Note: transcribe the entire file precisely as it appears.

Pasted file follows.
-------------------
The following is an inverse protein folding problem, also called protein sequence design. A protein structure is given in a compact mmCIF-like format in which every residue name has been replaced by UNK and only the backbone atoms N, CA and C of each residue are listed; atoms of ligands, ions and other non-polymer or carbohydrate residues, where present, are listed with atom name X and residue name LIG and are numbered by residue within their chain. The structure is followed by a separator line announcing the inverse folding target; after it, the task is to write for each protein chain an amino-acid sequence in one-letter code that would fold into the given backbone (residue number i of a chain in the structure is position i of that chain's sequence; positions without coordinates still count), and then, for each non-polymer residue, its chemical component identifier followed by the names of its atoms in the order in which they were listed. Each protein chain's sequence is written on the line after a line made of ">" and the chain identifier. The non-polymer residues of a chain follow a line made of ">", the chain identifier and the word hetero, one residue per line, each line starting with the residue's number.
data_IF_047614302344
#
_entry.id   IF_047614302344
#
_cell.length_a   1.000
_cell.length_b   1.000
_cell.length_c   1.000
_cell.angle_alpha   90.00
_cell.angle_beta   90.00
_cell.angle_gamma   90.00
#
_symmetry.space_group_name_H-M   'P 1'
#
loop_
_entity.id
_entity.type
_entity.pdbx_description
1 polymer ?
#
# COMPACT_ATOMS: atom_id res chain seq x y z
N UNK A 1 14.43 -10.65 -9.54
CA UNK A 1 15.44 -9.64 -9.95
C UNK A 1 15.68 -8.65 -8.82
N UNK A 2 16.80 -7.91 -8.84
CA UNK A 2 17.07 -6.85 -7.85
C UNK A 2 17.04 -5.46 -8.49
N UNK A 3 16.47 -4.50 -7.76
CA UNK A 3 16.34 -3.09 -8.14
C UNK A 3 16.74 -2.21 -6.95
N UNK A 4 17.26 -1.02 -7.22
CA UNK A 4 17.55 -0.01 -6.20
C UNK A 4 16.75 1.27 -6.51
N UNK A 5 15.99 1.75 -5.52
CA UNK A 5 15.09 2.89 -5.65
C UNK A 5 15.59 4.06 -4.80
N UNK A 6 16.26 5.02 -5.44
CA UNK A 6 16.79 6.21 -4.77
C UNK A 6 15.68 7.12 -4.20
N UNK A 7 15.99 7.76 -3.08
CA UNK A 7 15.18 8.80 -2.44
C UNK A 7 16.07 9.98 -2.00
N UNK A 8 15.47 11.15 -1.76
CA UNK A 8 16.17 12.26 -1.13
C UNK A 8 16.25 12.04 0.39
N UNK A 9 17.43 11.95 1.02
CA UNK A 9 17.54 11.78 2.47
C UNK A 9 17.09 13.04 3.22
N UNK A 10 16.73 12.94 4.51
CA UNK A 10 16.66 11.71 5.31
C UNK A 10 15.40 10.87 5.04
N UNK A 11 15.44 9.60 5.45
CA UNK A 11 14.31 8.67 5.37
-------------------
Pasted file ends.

The following is an inverse protein folding problem, also called protein sequence design. A protein structure is given in a compact mmCIF-like format in which every residue name has been replaced by UNK and only the backbone atoms N, CA and C of each residue are listed; atoms of ligands, ions and other non-polymer or carbohydrate residues, where present, are listed with atom name X and residue name LIG and are numbered by residue within their chain. The structure is followed by a separator line announcing the inverse folding target; after it, the task is to write for each protein chain an amino-acid sequence in one-letter code that would fold into the given backbone (residue number i of a chain in the structure is position i of that chain's sequence; positions without coordinates still count), and then, for each non-polymer residue, its chemical component identifier followed by the names of its atoms in the order in which they were listed. Each protein chain's sequence is written on the line after a line made of ">" and the chain identifier. The non-polymer residues of a chain follow a line made of ">", the chain identifier and the word hetero, one residue per line, each line starting with the residue's number.
data_IF_047614302344
#
_entry.id   IF_047614302344
#
_cell.length_a   1.000
_cell.length_b   1.000
_cell.length_c   1.000
_cell.angle_alpha   90.00
_cell.angle_beta   90.00
_cell.angle_gamma   90.00
#
_symmetry.space_group_name_H-M   'P 1'
#
loop_
_entity.id
_entity.type
_entity.pdbx_description
1 polymer ?
#
# COMPACT_ATOMS: atom_id res chain seq x y z
N UNK A 1 14.43 -10.65 -9.54
CA UNK A 1 15.44 -9.64 -9.95
C UNK A 1 15.68 -8.65 -8.82
N UNK A 2 16.80 -7.91 -8.84
CA UNK A 2 17.07 -6.85 -7.85
C UNK A 2 17.04 -5.46 -8.49
N UNK A 3 16.47 -4.50 -7.76
CA UNK A 3 16.34 -3.09 -8.14
C UNK A 3 16.74 -2.21 -6.95
N UNK A 4 17.26 -1.02 -7.22
CA UNK A 4 17.55 -0.01 -6.20
C UNK A 4 16.75 1.27 -6.51
N UNK A 5 15.99 1.75 -5.52
CA UNK A 5 15.09 2.89 -5.65
C UNK A 5 15.59 4.06 -4.80
N UNK A 6 16.26 5.02 -5.44
CA UNK A 6 16.79 6.21 -4.77
C UNK A 6 15.68 7.12 -4.20
N UNK A 7 15.99 7.76 -3.08
CA UNK A 7 15.18 8.80 -2.44
C UNK A 7 16.07 9.98 -2.00
N UNK A 8 15.47 11.15 -1.76
CA UNK A 8 16.17 12.26 -1.13
C UNK A 8 16.25 12.04 0.39
N UNK A 9 17.43 11.95 1.02
CA UNK A 9 17.54 11.78 2.47
C UNK A 9 17.09 13.04 3.22
N UNK A 10 16.73 12.94 4.51
CA UNK A 10 16.66 11.71 5.31
C UNK A 10 15.40 10.87 5.04
N UNK A 11 15.44 9.60 5.45
CA UNK A 11 14.31 8.67 5.37